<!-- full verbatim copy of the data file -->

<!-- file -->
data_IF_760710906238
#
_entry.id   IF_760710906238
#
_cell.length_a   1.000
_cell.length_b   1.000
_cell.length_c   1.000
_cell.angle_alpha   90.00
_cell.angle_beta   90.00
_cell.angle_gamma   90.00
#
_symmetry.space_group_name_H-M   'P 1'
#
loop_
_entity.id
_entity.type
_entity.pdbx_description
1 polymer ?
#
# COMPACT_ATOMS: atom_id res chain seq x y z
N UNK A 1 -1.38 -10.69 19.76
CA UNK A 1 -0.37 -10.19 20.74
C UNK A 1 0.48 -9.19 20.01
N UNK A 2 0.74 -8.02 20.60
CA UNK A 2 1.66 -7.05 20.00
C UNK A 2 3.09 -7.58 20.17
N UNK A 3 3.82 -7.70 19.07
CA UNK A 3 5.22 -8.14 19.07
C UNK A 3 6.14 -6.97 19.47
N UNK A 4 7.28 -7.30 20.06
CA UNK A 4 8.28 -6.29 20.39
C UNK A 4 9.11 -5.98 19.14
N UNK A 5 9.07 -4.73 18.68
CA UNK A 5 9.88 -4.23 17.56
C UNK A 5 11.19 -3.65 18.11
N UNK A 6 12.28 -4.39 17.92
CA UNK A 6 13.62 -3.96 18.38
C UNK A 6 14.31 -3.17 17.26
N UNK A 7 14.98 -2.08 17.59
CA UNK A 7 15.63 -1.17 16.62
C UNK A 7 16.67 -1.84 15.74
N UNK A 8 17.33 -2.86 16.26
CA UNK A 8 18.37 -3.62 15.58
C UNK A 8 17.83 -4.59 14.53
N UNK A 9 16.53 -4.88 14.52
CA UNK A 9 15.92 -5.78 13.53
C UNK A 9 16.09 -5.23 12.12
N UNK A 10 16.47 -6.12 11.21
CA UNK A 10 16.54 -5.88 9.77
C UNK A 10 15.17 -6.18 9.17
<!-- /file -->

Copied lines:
data_IF_760710906238
#
_entry.id   IF_760710906238
#
_cell.length_a   1.000
_cell.length_b   1.000
_cell.length_c   1.000
_cell.angle_alpha   90.00
_cell.angle_beta   90.00
_cell.angle_gamma   90.00
#
_symmetry.space_group_name_H-M   'P 1'
#
loop_
_entity.id
_entity.type
_entity.pdbx_description
1 polymer ?
#
# COMPACT_ATOMS: atom_id res chain seq x y z
N UNK A 1 -1.38 -10.69 19.76
CA UNK A 1 -0.37 -10.19 20.74
C UNK A 1 0.48 -9.19 20.01
N UNK A 2 0.74 -8.02 20.60
CA UNK A 2 1.66 -7.05 20.00
C UNK A 2 3.09 -7.58 20.17
N UNK A 3 3.82 -7.70 19.07
CA UNK A 3 5.22 -8.14 19.07
C UNK A 3 6.14 -6.97 19.47
N UNK A 4 7.28 -7.30 20.06
CA UNK A 4 8.28 -6.29 20.39
C UNK A 4 9.11 -5.98 19.14
N UNK A 5 9.07 -4.73 18.68
CA UNK A 5 9.88 -4.23 17.56
C UNK A 5 11.19 -3.65 18.11
N UNK A 6 12.28 -4.39 17.92
CA UNK A 6 13.62 -3.96 18.38
C UNK A 6 14.31 -3.17 17.26
N UNK A 7 14.98 -2.08 17.59
CA UNK A 7 15.63 -1.17 16.62
C UNK A 7 16.67 -1.84 15.74
N UNK A 8 17.33 -2.86 16.26
CA UNK A 8 18.37 -3.62 15.58
C UNK A 8 17.83 -4.59 14.53
N UNK A 9 16.53 -4.88 14.52
CA UNK A 9 15.92 -5.78 13.53
C UNK A 9 16.09 -5.23 12.12
N UNK A 10 16.47 -6.12 11.21
CA UNK A 10 16.54 -5.88 9.77
C UNK A 10 15.17 -6.18 9.17